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August 29th, 2006:

ParentPAC endorses Ellen Cohen

I knew this was coming, but here’s the official announcement:

Texas Parent PAC today endorsed Ellen Cohen for state representative in House District 134, which encompasses Bellaire, West University, River Oaks, Meyerland, and Montrose areas of Houston.

“Ellen Cohen is the pro-public education candidate in this race,” said Texas Parent PAC board member Dinah Miller. “She is a fiscal conservative who will lead efforts to finally develop a long-term school finance plan that addresses the needs of our neighborhood schools while continuing to reduce property taxes.”

Parents from throughout Texas have joined together in a bipartisan effort to elect to the state legislature strong and effective leaders who will stand up for children and parents and strengthen public schools. In addition, a broad base of individuals and business leaders are coming together to join in this effort.

“Ellen Cohen is intelligent, articulate, a collaborator, and a proven leader,” said Carolyn Boyle, Texas Parent PAC chair. “Unlike the incumbent, Ellen Cohen will be a partner with parents and responsive to their concerns. Ellen will be part of the solution instead of part of the problem at the state Capitol.”


Texas Parent PAC is endorsing a small and select number of Republican and Democratic legislative candidates statewide. The PAC describes its endorsed candidates as “men and women of integrity, open and responsive to parents, actively involved in their communities, and committed to investing in public education to achieve economic prosperity in Texas.”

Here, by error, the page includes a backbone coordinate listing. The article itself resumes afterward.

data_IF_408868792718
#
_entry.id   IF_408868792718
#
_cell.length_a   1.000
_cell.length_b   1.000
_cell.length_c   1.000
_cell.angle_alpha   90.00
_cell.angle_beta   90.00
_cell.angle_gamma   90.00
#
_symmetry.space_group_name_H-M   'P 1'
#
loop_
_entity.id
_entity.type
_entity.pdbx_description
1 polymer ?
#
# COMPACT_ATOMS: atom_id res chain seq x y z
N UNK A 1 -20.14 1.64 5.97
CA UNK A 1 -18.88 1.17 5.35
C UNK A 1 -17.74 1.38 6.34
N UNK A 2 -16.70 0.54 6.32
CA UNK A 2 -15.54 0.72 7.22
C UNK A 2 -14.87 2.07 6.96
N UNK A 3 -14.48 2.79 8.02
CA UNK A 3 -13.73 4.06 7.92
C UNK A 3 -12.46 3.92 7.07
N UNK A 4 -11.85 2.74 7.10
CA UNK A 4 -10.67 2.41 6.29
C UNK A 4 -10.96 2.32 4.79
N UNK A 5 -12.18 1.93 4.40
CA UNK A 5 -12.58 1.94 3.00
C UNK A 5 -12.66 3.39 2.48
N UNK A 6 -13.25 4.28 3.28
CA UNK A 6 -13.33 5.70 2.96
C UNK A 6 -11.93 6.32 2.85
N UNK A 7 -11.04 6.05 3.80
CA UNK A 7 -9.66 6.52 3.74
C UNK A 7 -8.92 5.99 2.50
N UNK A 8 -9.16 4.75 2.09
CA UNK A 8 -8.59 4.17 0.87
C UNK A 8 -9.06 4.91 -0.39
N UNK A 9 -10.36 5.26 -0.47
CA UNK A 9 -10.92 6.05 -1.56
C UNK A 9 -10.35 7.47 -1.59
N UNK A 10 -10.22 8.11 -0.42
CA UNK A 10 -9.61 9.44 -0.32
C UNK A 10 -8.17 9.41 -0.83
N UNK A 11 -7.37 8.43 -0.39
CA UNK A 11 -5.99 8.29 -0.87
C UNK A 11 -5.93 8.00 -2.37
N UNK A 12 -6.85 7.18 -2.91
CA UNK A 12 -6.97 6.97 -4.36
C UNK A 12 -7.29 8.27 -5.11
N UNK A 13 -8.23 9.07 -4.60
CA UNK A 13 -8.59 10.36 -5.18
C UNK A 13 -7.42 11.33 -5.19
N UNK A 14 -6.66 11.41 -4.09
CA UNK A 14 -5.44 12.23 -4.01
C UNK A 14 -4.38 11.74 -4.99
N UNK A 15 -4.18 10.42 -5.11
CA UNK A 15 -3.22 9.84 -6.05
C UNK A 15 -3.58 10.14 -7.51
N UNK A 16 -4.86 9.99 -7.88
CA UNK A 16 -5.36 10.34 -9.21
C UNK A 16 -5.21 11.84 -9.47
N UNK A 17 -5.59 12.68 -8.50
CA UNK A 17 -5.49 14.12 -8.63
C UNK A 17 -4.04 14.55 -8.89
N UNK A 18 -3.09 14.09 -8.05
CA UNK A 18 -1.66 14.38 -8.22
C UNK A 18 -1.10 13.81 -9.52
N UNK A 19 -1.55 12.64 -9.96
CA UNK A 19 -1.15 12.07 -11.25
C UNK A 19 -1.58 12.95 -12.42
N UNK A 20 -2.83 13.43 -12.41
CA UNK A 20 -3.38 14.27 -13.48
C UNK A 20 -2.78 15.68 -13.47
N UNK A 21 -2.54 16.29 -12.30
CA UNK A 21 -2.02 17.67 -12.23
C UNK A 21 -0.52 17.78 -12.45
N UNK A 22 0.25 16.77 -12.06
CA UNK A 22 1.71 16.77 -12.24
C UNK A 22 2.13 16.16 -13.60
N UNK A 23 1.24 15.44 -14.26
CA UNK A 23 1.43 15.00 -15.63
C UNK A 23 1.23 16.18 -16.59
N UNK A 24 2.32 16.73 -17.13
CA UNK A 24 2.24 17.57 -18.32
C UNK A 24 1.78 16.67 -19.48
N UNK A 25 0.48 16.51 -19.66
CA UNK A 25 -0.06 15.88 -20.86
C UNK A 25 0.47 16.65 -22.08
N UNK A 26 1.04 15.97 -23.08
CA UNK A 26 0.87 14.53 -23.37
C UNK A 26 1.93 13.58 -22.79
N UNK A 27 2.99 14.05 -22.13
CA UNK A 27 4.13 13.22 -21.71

Parents are encouraged to volunteer in the Ellen Cohen campaign, to donate money and in-kind services, and to vote and bring friends to the polls during the October 23-November 3 early voting period and on the November 7 election day.

For more information on Texas Parent PAC, visit For more information on Ellen Cohen and her campaign, call 713-660-0899 or visit

For a reminder of what ParentPAC is about, see this Texas Observer story. It wasn’t necessarily clear that they were going to endorse anyone in the general, but it seems to me that after their pretty impressive record in the GOP primaries, it wouldn’t have made sense to pack up and go home afterwards. I don’t know who else they’ve touted for November (their website doesn’t say), but I’ve sent them an email to ask and will update this post when and if I get a reply. In the meantime, this is a very nice (and very well deserved) coup for Ellen Cohen. Let’s see if that ParentPAC magic carries over.

UPDATE: ParentPAC’s Carolyn Boyle answered my question via email: